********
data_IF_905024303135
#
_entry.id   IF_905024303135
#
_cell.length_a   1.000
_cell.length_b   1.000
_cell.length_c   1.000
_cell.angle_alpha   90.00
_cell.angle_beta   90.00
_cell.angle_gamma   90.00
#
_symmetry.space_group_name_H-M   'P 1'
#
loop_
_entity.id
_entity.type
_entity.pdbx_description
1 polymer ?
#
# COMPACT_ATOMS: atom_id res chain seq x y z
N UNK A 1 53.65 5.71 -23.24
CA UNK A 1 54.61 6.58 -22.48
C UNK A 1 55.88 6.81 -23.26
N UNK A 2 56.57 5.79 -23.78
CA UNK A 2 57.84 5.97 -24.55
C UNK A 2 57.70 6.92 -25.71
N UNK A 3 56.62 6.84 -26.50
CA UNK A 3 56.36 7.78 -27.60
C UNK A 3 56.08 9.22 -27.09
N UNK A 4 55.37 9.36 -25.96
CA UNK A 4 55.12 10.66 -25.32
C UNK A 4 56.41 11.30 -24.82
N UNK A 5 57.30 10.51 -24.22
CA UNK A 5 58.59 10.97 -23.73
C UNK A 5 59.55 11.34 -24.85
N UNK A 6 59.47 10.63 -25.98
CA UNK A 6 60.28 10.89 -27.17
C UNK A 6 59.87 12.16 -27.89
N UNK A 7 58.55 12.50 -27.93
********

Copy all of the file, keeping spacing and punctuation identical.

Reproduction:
data_IF_905024303135
#
_entry.id   IF_905024303135
#
_cell.length_a   1.000
_cell.length_b   1.000
_cell.length_c   1.000
_cell.angle_alpha   90.00
_cell.angle_beta   90.00
_cell.angle_gamma   90.00
#
_symmetry.space_group_name_H-M   'P 1'
#
loop_
_entity.id
_entity.type
_entity.pdbx_description
1 polymer ?
#
# COMPACT_ATOMS: atom_id res chain seq x y z
N UNK A 1 53.65 5.71 -23.24
CA UNK A 1 54.61 6.58 -22.48
C UNK A 1 55.88 6.81 -23.26
N UNK A 2 56.57 5.79 -23.78
CA UNK A 2 57.84 5.97 -24.55
C UNK A 2 57.70 6.92 -25.71
N UNK A 3 56.62 6.84 -26.50
CA UNK A 3 56.36 7.78 -27.60
C UNK A 3 56.08 9.22 -27.09
N UNK A 4 55.37 9.36 -25.96
CA UNK A 4 55.12 10.66 -25.32
C UNK A 4 56.41 11.30 -24.82
N UNK A 5 57.30 10.51 -24.22
CA UNK A 5 58.59 10.97 -23.73
C UNK A 5 59.55 11.34 -24.85
N UNK A 6 59.47 10.63 -25.98
CA UNK A 6 60.28 10.89 -27.17
C UNK A 6 59.87 12.16 -27.89
N UNK A 7 58.55 12.50 -27.93